Oct 07, 2008
Last week, I participated in a day-long downtown Indianapolis fast and demonstration asking Senator Bayh to join Senator Lugar in co-sponsoring the Global Poverty Act and Jubilee Act. By committing the U.S. to help reduce extreme poverty and cut the debt burden of struggling countries, these two pieces of legislation would address the obscene fact that 16,000 children die each day simply because they are poor.
We took to the streets in the hopes of educating Hoosiers about global poverty. As it turned out, we were the students, too. Even in the age of blogs, Facebook and cell phones, there are still a few lessons best understood by talking with people face-to-face.
We learned about messaging. Some people we spoke with about our issues gestured to the homeless people sitting near our vigil on west Market Street, and asked, "What about the poverty here at home?"
With deeds instead of words, most of the activists at our demonstration eloquently answer that question every day. The folks who held signs asking Senator Bayh to help hungry children in Haiti and Kenya also volunteer at the local food pantries, care for the sick, and empower the struggling right here at home. Responding to domestic and global poverty is not an either-or proposition, and that message has particular credibility when it comes from those who work for justice and peace every day in Indiana.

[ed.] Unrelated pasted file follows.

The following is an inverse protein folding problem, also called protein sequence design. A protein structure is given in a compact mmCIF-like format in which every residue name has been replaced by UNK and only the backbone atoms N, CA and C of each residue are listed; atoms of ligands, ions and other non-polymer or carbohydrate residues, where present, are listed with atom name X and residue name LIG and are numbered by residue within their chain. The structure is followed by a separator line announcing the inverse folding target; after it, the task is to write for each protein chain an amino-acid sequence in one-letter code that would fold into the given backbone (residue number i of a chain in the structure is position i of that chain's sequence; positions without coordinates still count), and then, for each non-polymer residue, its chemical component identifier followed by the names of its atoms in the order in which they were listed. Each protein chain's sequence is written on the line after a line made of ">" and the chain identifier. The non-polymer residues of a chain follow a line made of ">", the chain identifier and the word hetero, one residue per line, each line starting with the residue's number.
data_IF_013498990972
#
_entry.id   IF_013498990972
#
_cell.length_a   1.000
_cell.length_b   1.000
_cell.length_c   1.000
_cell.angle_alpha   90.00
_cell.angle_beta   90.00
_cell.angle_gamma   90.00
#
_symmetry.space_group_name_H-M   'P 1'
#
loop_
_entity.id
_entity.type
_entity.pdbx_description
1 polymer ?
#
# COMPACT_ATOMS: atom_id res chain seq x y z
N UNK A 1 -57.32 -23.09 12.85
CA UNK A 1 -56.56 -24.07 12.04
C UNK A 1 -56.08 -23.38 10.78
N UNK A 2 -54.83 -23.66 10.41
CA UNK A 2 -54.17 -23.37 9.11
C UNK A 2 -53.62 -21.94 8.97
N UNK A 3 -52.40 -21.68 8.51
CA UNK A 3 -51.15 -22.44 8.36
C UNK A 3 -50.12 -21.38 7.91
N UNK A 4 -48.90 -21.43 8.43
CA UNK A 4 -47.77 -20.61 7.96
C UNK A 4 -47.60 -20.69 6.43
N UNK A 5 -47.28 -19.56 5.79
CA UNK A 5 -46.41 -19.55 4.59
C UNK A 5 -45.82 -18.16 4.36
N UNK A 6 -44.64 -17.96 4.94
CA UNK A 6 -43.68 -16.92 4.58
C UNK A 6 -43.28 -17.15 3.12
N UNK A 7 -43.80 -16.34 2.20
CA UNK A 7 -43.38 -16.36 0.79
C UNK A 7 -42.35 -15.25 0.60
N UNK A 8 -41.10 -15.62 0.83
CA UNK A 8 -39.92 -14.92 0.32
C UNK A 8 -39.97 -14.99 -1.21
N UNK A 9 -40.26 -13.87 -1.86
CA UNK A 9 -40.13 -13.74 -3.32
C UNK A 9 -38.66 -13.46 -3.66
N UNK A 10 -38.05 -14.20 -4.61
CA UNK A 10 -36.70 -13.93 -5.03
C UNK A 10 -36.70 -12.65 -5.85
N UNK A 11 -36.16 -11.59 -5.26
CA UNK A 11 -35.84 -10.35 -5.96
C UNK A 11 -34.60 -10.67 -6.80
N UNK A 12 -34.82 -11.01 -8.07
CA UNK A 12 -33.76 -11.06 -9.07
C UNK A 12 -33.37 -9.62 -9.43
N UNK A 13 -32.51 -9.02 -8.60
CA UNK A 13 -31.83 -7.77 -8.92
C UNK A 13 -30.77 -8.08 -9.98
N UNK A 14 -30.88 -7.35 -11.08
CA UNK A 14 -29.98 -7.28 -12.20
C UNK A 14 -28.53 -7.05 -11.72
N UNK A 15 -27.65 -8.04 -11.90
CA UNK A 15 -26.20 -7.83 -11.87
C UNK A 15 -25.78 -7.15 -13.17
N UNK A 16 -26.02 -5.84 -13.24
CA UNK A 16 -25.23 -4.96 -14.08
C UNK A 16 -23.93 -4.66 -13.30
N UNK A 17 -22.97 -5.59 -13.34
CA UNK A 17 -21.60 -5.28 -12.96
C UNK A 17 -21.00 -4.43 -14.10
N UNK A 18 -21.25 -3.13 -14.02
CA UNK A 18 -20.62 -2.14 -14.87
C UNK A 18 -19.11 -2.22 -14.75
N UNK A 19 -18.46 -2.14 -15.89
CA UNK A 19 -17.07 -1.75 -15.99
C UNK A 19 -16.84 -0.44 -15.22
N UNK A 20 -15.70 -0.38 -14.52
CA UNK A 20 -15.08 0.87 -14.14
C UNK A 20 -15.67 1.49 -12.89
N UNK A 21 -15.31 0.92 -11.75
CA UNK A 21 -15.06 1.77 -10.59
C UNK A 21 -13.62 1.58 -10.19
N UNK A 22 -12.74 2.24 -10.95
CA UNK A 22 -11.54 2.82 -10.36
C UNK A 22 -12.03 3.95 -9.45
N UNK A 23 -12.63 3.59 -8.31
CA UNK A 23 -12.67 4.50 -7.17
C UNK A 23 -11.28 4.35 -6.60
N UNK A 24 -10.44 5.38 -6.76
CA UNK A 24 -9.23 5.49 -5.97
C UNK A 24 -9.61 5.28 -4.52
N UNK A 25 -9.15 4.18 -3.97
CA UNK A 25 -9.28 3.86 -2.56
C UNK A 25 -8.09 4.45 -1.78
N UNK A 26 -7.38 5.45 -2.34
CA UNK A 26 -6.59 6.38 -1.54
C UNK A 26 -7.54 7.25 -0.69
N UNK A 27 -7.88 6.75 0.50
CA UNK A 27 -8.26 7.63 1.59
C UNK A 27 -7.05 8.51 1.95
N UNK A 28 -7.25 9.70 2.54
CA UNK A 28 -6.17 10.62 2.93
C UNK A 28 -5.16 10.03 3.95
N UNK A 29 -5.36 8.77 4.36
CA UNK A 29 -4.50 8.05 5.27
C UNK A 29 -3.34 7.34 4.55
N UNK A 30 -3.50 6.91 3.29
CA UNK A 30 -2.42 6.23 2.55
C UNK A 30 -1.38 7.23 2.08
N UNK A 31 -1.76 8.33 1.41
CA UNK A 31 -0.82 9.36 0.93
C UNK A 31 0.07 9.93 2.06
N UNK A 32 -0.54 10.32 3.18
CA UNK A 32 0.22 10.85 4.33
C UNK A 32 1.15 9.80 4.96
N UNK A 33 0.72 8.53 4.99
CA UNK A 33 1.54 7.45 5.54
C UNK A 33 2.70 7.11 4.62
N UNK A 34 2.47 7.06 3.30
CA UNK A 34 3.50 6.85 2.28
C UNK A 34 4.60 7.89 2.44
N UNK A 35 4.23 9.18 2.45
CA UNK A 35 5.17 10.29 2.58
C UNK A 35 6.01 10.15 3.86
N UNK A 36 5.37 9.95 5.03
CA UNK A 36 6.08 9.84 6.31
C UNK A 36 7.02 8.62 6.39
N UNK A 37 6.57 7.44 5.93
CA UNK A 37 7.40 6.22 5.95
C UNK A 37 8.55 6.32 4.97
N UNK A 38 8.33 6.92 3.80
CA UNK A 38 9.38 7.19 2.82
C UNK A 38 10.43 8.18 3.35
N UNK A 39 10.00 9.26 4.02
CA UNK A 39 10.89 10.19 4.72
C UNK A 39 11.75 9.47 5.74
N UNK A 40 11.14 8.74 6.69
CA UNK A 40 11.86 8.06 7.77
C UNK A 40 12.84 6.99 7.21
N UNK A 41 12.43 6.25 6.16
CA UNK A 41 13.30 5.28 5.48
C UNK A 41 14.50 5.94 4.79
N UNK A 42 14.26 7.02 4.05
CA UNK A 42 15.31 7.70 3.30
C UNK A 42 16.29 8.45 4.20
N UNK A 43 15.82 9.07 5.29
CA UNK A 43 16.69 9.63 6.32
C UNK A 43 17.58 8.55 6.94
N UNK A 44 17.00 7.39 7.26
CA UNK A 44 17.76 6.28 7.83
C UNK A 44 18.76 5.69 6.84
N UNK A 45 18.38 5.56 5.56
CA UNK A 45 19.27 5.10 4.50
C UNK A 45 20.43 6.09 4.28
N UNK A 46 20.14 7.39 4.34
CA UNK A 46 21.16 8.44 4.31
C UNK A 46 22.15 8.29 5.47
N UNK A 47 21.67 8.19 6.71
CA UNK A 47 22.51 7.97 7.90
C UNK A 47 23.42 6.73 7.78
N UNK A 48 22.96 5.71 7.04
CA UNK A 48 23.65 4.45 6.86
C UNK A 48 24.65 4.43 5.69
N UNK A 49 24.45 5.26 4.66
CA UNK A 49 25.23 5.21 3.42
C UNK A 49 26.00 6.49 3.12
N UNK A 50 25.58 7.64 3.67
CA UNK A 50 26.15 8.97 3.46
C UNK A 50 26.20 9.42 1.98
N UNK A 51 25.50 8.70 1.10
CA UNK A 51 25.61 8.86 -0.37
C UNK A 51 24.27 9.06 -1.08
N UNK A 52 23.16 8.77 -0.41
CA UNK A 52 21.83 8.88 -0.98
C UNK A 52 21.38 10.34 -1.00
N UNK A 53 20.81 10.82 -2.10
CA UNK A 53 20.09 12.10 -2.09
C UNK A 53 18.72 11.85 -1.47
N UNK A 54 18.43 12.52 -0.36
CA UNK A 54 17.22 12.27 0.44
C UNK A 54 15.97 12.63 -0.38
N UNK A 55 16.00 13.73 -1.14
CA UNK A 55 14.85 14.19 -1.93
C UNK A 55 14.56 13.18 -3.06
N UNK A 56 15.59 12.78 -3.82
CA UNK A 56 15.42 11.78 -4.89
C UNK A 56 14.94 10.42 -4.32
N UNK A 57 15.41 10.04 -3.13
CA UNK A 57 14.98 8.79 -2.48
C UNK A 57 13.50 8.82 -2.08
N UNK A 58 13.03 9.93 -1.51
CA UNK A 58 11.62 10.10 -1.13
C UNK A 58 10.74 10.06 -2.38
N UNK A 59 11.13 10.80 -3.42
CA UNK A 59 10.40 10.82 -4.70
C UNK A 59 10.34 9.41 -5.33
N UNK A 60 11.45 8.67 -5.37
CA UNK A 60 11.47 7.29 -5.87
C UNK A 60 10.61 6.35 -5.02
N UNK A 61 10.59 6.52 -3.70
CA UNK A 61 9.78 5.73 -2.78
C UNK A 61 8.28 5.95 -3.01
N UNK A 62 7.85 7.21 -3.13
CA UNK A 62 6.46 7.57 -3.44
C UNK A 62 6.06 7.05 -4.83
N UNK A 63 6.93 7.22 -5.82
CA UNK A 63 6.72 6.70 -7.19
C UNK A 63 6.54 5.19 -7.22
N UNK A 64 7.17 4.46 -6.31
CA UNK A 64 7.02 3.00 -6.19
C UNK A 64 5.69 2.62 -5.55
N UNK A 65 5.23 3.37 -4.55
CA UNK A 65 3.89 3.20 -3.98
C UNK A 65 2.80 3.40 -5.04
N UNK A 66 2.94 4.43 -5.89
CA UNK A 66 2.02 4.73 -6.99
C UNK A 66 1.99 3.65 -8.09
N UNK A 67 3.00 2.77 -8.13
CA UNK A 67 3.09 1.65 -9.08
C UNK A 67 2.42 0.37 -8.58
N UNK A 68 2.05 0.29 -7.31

Of the few thousand passers-by we approached with our signs and flyers over the course of the day, most were courteous and welcoming. A comparative few had their personal spam filters turned on high, and were suspicious or even hostile. Perhaps because of a richer cultural history of advocacy for social justice, people of color were the most likely to accept our outreach and engage in discussion.
We learned about politics, too. Few passers-by were previously aware of the legislation we promoted, but many were unsurprised by the contrasting positions of our Indiana senators. Senator Lugar provided early and vocal leadership on the poverty bills, but Senator Bayh has sat on the fence. In response to over a thousand letters by Hoosiers on this legislation, Bayh has responded by offering neither support or opposition, or even an explanation for failing to take a position.
That didn't seem to surprise the folks we spoke with. White-haired men in dark suits, women pushing baby strollers and young men walking to the Illinois Street bus stop all shook their heads and offered variations on the same observation: "Bayh doesn't take a stand on anything." It was a ground-level echo of the verdict widely pronounced by national and local pundits, but we hope our junior senator defies that reputation by becoming a leader in fighting poverty.
Finally, we learned about grace. Several people passed by, accepted a flyer and walked on, only to double back a few minutes later to offer sincere thanks to demonstrators for speaking out for the least of our brothers and sisters. A political science teacher took photographs to show her class that citizen participation in government isn't limited to complaining about our own property taxes or 401(K)'s. The many kind "God bless you's"' we received made less positive reactions fade into the background.
In the short term, only Senator Bayh knows what effect our day of fasting and marching may have had. But activists learn to live by the adage that even the Grand Canyon was built a drop of water at a time. And on the Market Street sidewalk, I learned to treasure the act of walking side-by-side with Hoosiers aged 7 to 78, all standing up for a cause greater than themselves.
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